This past weekend, I saw Richard Curtis' new film, "About Time." It's an interesting mix of a  heart-warming love story and a father-son tale, with a dash of science fiction thrown in. Curtis also directed "Love Actually" and "Four Weddings and a Funeral," and this film has the same witty, warm dialogue. The humor helps the dialogue feel more real.

Wouldn't it be great if you could rewind the action in your life at times and do a do-over? In this film, they can, as the charming Bill Nighy teaches his adult son, Domhnall Gleeson, about the unique ability men in their family inherit to time travel back across their own lifetime. Gleeson uses this ability to get a girlfriend, played by Rachel McAdams. Gleeson seems an unlikely leading man, which I found refreshing and endearing. Gleeson can make improvements all along the way in his courtship with McAdams, and the results are enjoyable to watch. Say something dumb as you first meet your beloved? Just take it from the top, and do it again with more confidence and style.

There is a beautiful storyline about the relationship between father and son, including reliving special moments together when they would take walks on the beach and skip stones into the water. Nighy is sprightly, funny, and insightful as he shares his views about the secrets of happiness in life. His combination of humor and authenticity is very effective. You are fortunate, he tells his son, if you find a partner to love for your life who is kind and has a good heart.

There are many sweet and poignant moments in the film, and several enduring themes. It is so important to appreciate the little sweet moments of ordinary days. Living each day as if it might be your last instructs us not to miss the loveliness of a kiss goodbye, a hug hello, or time shared with those we love. We are temporary travelers here, and this lovely little film reminds us of this fact.  It really is about time, because we have a limited number of days, and we want to make them count. Take some kleenex, and enjoy this sweet reminder about what's REALLY important.

Tuesday, November 5, 2013

Don't Be a Doormat

I am often struck by how many women are pleasers or doormats. Pleasers are afraid of conflict, so they try to avoid it at all costs. Pleasers don't stand up for themselves, what they need or want, in order to keep the harmony. It often comes at a high price. Doormats lay down and allow people to walk on them. I don't recommend either.

As women, we are raised and socialized to reflect the feminine archetype: nurturing, kind, comforting, and compassionate. While all of these qualities are very valuable, I see women get hurt all the time in business and in personal relationships by not speaking up enough. It's almost like some of our greatest strengths can cause us great harm if they aren't balanced with assertiveness, honesty, self-respect, and the ability to say our own truth when we need to.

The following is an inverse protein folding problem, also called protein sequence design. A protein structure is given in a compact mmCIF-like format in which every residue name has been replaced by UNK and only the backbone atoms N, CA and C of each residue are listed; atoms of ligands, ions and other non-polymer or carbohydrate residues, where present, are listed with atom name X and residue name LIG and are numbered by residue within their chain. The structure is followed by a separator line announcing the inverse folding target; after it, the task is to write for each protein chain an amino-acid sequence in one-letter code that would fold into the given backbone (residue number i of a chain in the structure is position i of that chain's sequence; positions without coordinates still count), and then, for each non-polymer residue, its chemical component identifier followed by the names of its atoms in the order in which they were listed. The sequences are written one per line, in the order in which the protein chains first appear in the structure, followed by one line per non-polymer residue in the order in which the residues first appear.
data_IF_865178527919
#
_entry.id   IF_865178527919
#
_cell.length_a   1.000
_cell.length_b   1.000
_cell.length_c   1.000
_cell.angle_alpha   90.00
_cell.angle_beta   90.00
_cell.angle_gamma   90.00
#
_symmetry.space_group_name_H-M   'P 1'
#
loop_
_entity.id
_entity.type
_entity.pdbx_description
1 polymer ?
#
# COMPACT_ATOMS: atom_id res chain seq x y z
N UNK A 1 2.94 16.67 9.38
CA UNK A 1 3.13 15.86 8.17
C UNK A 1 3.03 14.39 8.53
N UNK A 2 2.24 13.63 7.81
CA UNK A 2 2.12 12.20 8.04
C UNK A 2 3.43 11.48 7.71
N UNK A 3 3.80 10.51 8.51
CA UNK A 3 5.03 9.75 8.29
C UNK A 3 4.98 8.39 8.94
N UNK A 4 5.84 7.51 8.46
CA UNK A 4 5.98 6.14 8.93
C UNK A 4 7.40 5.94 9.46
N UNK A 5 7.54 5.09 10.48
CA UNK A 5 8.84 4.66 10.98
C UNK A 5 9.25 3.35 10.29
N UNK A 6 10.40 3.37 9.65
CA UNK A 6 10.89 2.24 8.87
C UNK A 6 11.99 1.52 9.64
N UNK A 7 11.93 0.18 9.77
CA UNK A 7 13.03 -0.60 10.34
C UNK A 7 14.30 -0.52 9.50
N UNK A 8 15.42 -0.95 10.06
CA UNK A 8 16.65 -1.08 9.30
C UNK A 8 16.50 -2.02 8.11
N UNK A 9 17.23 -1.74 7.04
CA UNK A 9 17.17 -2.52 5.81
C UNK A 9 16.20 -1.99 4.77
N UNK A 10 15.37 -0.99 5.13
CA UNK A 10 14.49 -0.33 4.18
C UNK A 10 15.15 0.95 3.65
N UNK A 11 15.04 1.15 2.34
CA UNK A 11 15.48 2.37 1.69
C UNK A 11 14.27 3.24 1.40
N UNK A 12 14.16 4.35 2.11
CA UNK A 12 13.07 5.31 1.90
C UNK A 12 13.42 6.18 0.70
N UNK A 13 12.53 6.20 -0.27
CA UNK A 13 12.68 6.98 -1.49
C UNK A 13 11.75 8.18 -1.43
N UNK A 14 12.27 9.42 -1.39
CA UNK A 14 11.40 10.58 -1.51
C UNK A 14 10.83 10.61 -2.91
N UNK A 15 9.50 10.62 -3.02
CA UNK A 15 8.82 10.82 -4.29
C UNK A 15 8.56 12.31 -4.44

A respectful relationship with a partner requires that you BOTH respect and listen deeply to the other person's feelings, viewpoint and expressed needs. Keeping the peace and withholding your own needs can make you sad, depressed, angry, hurt, lonely, overeat, overuse alcohol, and hold resentment. It can grow to feel like you are in the wrong relationship. The relationship may be peaceful, but you might feel dead inside. I rarely run into either men or women who are glad they picked this route to happiness.

In your relationship with your child or children, you also need to be an active parent and not use a doormat style of parenting. You are not your child's friend. You are the parent. You need to be loving, but also have reasonable and consistent limits. You must be brave enough to speak up and take action, whether your child has a learning disability, a bad attitude, is sinking academically, not making developmental passages, or is possibly drinking or using drugs. Peace at all costs is a poor plan for parenting your child successfully and into launching towards adulthood.

The workplace is another area of your life where you need limits and boundaries as well as a good work ethic. You are not volunteering at work. You need to have your time respected. You need to not be codependent with being yelled at, taken advantage of, or mistreated in the workplace as well. You need to think of yourself as a professional, act for the job you ultimately want, and command respect.

How can you avoid becoming a pleaser or doormat?

1. Don't automatically say yes to everything you are asked to do by others.

2. Realize there is power in being able to say no. It makes your yes more meaningful.

3.Consider your own needs as well as those of others.

4. Remember that you are responsible for teaching other people how you want to be treated.

5. Have limits. There are some behaviors that you NEVER have to accept from other people, including: screaming, yelling, physical threats or violence, verbal abuse, swearing, bullying, intimidation, etc.

6. Don't dish out or accept disrespectful behavior. Mutual respect is the keystone of all healthy relationships.

7. Speak up.

8. Be direct.

9. Don't hang out and stay in relationships that dishonor you or in which you are being treated badly. Get professional counseling.

10.  Set your boundaries and enforce them consistently and calmly.

There is value to being a nurturer and caring deeply about others. For people who learned growing up to be pleasers, such as people who grew up in an alcoholic home, it's critically important to grow strong enough to balance your compassion for others with your concern for yourself. You matter, too.
Just because you want to be loved or cared for by others, it's not fair to you to make everyone else's needs or keeping the peace a higher value than your own self-respect. Don't be a doormat; you deserve better, but you need to act as if you do.

While we're at it, let's update the feminine archetype as well, to a woman who is loving and kind but not a martyr or self-sacrificial. The feminine ideal needs to be both gentle and strong, loving but also having limits.